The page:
One could find almost word for word what Senator Harradine has just said in this article by B. A. Santamaria in News Weekly. That would not surprise anybody in this place.

They are extraordinary statements from a Minister who should know better. They indicate not only her lack of grasp of the real educational concerns of people but also her lack of knowledge of the political circumstances of the nation. Of course not only had I not even read what News Weekly had said about this matter- although if it agreed with what I was saying it was obviously on the right track -but also, and this was the most disconcerting aspect of the Minister's observation, she failed to understand that at that time there were people like me who were genuinely concerned about education. After all, I have some reason to be concerned about the issue. I have thirteen reasons to be concerned about it. I was concerned also about the fact that the Minister was engaging in what appeared to be, on the face of it, a deliberate tactic of intimidation towards non-government school parents and their principals in the non-government school area.

I hope to be able to acknowledge that the Minister has changed her attitude in that respect. Having gone to some of these meetings I think she now realises-I hope she does-that this is a matter of genuine concern. To me and to many of the parents who have gone to these meetings it has nothing to do with party politics . After all there is no election in the offing for another two years, and these people are concerned.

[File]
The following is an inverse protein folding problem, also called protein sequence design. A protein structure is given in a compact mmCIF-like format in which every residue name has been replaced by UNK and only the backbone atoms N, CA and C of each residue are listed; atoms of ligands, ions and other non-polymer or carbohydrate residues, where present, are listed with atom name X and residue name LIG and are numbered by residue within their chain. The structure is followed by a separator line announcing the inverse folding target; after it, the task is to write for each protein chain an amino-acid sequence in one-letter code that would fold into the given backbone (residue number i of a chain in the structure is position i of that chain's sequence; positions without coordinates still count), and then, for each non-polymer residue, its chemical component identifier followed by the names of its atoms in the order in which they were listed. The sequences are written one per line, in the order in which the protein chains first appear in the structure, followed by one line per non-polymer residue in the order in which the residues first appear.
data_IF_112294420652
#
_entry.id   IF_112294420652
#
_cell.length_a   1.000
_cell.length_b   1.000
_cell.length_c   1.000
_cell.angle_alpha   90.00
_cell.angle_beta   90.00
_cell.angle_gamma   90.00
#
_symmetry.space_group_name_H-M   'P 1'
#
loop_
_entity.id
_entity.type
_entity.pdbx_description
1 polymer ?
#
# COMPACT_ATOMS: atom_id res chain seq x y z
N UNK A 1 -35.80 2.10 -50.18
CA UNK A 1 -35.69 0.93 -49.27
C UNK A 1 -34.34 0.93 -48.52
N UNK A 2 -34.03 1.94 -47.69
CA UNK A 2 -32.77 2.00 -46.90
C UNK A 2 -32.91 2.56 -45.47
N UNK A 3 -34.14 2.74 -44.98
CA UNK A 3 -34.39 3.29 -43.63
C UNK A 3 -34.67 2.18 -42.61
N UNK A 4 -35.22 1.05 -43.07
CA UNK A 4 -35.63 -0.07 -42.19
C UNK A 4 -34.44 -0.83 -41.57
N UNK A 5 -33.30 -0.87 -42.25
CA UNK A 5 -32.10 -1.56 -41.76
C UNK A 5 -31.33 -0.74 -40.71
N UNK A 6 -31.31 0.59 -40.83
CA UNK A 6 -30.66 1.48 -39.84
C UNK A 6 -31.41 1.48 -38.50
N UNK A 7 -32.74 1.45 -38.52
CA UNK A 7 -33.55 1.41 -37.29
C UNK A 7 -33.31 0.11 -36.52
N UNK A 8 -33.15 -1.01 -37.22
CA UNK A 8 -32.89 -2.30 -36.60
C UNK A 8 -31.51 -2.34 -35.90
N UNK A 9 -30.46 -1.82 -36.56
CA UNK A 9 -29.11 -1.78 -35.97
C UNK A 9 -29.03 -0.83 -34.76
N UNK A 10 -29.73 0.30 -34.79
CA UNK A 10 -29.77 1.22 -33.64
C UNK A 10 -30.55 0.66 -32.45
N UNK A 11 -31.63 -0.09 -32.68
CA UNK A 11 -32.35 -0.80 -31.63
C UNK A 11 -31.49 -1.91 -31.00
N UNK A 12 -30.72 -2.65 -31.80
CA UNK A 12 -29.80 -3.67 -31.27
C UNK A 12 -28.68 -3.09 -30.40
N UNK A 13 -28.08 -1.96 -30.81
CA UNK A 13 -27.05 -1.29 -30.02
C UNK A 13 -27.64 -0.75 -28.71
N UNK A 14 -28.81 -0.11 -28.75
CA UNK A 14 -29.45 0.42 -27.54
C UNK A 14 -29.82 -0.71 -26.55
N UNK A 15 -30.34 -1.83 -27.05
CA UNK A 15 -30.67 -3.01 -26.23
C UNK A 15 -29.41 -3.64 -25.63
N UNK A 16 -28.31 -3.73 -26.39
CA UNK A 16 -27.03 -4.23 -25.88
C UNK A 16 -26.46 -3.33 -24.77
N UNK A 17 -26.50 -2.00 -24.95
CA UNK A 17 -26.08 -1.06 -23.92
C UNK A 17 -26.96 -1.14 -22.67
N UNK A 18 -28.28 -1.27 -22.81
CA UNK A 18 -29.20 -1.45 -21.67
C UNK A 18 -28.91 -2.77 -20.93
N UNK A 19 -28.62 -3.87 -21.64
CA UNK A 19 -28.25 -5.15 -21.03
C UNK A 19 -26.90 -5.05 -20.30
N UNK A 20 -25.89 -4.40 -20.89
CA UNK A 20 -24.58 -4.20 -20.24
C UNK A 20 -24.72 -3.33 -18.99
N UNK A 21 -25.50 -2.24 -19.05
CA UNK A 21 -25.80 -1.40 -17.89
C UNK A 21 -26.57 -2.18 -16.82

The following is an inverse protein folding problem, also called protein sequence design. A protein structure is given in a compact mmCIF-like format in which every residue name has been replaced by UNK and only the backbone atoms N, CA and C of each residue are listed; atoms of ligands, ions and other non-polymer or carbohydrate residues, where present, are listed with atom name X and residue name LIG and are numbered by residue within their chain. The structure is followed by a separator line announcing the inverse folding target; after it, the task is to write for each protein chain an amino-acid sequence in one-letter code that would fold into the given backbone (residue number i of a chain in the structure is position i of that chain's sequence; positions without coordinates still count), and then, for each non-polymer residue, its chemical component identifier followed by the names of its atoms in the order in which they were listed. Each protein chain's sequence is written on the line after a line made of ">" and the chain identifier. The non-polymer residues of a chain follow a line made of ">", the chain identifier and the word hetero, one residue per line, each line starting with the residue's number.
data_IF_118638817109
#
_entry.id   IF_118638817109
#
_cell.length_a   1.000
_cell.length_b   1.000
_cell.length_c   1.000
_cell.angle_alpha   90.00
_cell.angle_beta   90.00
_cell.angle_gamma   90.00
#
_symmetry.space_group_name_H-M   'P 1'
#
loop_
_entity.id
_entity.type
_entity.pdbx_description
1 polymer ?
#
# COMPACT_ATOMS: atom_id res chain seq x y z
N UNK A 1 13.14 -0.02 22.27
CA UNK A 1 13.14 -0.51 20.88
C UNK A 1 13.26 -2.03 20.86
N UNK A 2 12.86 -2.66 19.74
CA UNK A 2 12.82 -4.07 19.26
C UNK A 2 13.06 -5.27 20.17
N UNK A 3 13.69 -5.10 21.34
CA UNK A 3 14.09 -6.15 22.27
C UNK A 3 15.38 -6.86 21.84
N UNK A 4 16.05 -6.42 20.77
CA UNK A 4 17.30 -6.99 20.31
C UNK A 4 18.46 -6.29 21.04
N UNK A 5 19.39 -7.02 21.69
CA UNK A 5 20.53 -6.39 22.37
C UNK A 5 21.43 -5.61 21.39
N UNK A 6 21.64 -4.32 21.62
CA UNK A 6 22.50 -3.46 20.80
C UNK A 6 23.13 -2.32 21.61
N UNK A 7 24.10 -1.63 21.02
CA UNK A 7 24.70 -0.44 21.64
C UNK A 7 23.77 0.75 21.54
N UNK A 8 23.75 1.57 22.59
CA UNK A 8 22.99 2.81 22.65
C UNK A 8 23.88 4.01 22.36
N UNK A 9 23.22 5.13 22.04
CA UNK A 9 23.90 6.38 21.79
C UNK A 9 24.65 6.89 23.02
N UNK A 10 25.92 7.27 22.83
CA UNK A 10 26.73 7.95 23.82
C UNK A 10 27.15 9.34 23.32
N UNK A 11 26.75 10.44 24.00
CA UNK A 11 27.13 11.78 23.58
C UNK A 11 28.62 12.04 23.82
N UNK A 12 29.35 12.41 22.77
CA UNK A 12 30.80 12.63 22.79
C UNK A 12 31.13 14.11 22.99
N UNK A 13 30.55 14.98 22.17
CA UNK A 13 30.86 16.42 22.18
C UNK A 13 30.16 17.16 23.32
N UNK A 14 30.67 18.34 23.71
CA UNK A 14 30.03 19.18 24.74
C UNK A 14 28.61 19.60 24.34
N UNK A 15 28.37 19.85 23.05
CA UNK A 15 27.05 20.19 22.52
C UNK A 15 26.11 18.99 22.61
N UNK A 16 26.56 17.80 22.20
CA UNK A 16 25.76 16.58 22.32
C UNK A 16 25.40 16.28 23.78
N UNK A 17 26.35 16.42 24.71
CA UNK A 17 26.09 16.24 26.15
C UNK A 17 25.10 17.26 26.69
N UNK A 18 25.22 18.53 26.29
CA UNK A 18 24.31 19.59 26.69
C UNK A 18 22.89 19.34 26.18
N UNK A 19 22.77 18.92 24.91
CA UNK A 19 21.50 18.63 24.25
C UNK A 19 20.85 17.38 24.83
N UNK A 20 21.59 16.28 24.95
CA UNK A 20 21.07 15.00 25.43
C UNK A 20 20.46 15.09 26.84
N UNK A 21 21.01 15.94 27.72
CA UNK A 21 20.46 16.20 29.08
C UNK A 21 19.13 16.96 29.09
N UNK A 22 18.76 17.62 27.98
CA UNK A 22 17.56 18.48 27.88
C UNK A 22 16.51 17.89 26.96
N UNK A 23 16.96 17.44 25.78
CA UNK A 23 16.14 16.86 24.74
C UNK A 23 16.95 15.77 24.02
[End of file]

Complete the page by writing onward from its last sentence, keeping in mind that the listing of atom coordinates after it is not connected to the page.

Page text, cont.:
At a meeting in Ballarat the Minister acknowledged that the nexus gave some security in planning to the non-government school sector. She said that the advantage of the nexus was that it gave confidence for the future and that it gave some security in educational planning in the non-government sector. She said that the disadvantage was that the nexus was not flexible enough that the Government had decided to abolish it, that it would attempt to rearrange the amount of money that was available from Commonwealth funds within the non- government school sector and that it would increase the grants to non-government group 3 schools; the most needy schools. As I said on that occasion, we would have all gone home happy if the Minister, who is proposing a 3 per cent increase for non-government group 3 schools, had simply said: 'For the time being we will make that 43 per cent-and keep the nexus'. We would also be happy if she withdrew her comment, which is on the record, relating to the basic grant. I hope the Minister will see her way clear today either to say that the comment was not adequately detailed in the Press or at least that she now rejects it. In the Canberra Times of 26 September 1983 the Minister is reported as saying: